6 Common Causes Of Teeth Grinding In Cats? Quite different from the standard up and down chewing motion, teeth grinding often occurs at various moments where food is not involved, and unlike chewing teeth grinding often comes with a clicking or popping sound.
Teeth grinding is a symptom of a dental issue in many cases. Any tooth or teeth ailment that promotes pain or jaw dislocation can lead to teeth grinding, as well as excessive saliva production.
Issues beyond dental concerns also include irritable bowel syndrome, neurological concerns, liver problems and kidney failure. As an owner, it’s important to note that teeth grinding is not a core issue but rather a symptom of a larger problem.
Lets come to the topic (6 Common Causes Of Teeth Grinding In Cats?)
6 Common Causes Of Teeth Grinding In Cats?
Teeth grinding is not normal therefore the primary reason or reasons must be identified and resolved as soon as possible.
Let’s get started
1. Feline Tooth Resorption
The clicking and chattering of your cat’s teeth could be due to this issue. Feline tooth resorption or erosion is a common ailment that affects roughly 30 to 40 percent of healthy adult felines and almost 80% of kittens.
Cats without proper oral care are far more likely to develop this disease.
This disease affects 70% of cats, ages 3 and up. Cats often grind their teeth due to the pain of gingivitis which causes mouth and gum inflammation. If left untreated gingivitis can be irreversible.
3. Tooth Fractures
Cats are curious creatures while this can have its charm being too curious can get a cat in trouble. Tooth trauma can lead to a tooth fracture.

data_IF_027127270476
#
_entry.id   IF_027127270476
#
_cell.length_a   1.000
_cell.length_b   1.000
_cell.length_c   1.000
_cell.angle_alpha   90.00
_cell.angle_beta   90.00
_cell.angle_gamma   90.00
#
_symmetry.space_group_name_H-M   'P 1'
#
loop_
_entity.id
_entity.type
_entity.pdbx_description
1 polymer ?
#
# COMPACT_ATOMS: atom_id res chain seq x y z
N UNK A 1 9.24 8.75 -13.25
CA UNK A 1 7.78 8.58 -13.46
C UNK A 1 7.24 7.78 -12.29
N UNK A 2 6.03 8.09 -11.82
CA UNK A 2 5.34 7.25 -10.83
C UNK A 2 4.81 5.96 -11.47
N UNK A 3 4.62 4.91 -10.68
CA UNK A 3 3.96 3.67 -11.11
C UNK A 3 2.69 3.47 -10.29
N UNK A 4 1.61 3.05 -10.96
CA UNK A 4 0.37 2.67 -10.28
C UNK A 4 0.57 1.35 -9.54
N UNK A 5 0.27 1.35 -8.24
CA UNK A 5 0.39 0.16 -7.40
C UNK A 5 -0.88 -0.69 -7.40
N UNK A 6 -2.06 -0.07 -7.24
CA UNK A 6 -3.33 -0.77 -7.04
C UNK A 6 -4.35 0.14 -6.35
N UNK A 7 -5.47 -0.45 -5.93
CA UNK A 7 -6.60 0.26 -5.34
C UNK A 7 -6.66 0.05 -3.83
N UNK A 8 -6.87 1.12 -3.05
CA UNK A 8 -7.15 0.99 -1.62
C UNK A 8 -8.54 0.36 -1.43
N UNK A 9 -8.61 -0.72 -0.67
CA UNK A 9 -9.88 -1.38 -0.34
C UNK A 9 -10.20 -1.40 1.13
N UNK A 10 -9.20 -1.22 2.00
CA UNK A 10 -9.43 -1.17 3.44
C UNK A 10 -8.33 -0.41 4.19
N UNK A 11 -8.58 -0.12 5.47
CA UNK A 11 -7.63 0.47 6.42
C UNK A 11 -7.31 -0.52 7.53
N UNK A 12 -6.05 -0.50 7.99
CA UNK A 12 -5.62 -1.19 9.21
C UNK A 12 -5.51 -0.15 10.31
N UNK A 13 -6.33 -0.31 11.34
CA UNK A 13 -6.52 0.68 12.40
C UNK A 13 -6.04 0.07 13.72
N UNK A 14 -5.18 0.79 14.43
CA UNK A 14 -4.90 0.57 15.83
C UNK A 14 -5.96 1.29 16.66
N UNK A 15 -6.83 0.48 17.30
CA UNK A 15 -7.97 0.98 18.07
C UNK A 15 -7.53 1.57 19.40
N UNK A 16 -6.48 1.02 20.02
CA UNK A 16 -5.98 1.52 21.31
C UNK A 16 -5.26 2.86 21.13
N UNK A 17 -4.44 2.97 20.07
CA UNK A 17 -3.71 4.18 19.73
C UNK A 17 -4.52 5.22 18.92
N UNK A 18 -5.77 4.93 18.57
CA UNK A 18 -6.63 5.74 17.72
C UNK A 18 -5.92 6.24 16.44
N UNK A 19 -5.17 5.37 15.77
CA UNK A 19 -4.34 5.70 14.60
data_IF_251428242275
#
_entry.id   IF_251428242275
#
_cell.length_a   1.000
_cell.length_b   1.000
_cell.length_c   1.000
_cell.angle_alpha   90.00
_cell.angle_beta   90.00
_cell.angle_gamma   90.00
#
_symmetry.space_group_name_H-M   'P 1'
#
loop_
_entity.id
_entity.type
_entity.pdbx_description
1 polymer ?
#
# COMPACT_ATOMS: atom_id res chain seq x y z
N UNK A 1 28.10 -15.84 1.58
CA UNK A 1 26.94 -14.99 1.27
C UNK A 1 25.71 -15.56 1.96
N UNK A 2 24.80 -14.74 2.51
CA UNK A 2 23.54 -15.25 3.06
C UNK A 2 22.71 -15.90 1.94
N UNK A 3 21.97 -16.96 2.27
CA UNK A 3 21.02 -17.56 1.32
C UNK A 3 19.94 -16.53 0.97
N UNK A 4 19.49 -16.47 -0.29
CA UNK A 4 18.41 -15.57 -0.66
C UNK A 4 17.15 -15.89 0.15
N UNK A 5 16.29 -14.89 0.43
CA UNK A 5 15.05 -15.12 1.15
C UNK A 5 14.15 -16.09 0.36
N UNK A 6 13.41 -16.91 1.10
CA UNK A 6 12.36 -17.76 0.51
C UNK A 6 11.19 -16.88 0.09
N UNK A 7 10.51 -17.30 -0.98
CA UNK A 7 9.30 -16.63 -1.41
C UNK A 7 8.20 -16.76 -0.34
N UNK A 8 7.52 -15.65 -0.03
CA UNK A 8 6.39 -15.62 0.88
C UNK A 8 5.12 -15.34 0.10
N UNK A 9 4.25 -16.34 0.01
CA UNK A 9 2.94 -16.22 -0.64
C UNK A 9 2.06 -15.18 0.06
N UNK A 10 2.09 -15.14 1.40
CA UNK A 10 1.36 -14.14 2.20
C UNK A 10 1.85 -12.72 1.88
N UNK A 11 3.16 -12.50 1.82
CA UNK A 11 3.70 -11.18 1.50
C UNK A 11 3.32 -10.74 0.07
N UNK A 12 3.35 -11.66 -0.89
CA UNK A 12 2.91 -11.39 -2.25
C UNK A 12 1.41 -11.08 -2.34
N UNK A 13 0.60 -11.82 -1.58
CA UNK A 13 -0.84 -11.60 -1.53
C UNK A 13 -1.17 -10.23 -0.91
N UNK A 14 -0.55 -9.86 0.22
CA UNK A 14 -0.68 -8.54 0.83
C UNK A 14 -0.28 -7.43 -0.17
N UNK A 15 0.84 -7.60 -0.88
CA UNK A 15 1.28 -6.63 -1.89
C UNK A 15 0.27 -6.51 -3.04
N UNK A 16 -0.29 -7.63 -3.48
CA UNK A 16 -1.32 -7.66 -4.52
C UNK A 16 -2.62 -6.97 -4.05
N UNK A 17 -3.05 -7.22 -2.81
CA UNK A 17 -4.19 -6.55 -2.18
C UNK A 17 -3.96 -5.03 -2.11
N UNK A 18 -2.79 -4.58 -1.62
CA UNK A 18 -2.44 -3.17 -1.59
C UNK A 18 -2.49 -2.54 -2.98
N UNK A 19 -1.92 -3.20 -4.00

Trauma can be due to biting a hard substance likely not food or actual trauma. In the form of hard contact with an object. An accidental fall could cause trauma to the mouth thus promoting a fractured tooth because fractures are painful a cat could attempt to grind the tooth in an effort to relieve pain.
4. Feline Stomatitis
The disease known as the feline stomatitis is a mouth ailment that causes ulcers to develop on the gums and the mucosal lining of a cat’s mouth.
While felines are known for being able to mask their pain. This condition can be so painful that your cat could cry out or scream during the otherwise basic task of opening of their mouth.
Because these painful ulcers are hard to spot it first behavioral changes will often be the first sign that something is wrong. In addition to teeth grinding a cat can develop what is known as approach avoidance when it comes to food.
If a cat begins to associate food with pain a feline could hiss at food and then run away.
5. Malocclusion And TMJ
The misalignment of a cat’s teeth can create grinding and friction between the upper and lower sets. Some felines suffer from what is known as extrusion. This is where teeth grow abnormally long, this can cause grinding. When teeth are improperly aligned the result can cause pain in the temporomandibular joint also known as TMJ.
While TMJ is not classified as an oral structure. It is one of the most common reasons as to why cats grind their teeth.
6. Oral Cancer
Squamous cell carcinoma is the most common form of oral cancer found in felines. Adult and senior cats are a higher risk. Although oral cancer can be found in cats of any age.
Quickly growing carcinomas can invade tissue and bone. The grinding of teeth is a symptom along with drooling, bad breath, loose teeth, a visible growth in the mouth, the appearance of a swollen face, swelling along the neck and or under the jaw, bleeding from the mouth and noticeable weight loss.
While the primary cause of this form of cancer is unknown there is a suggestion that secondhand smoke could play a role in the development of squamous cell carcinoma in cats.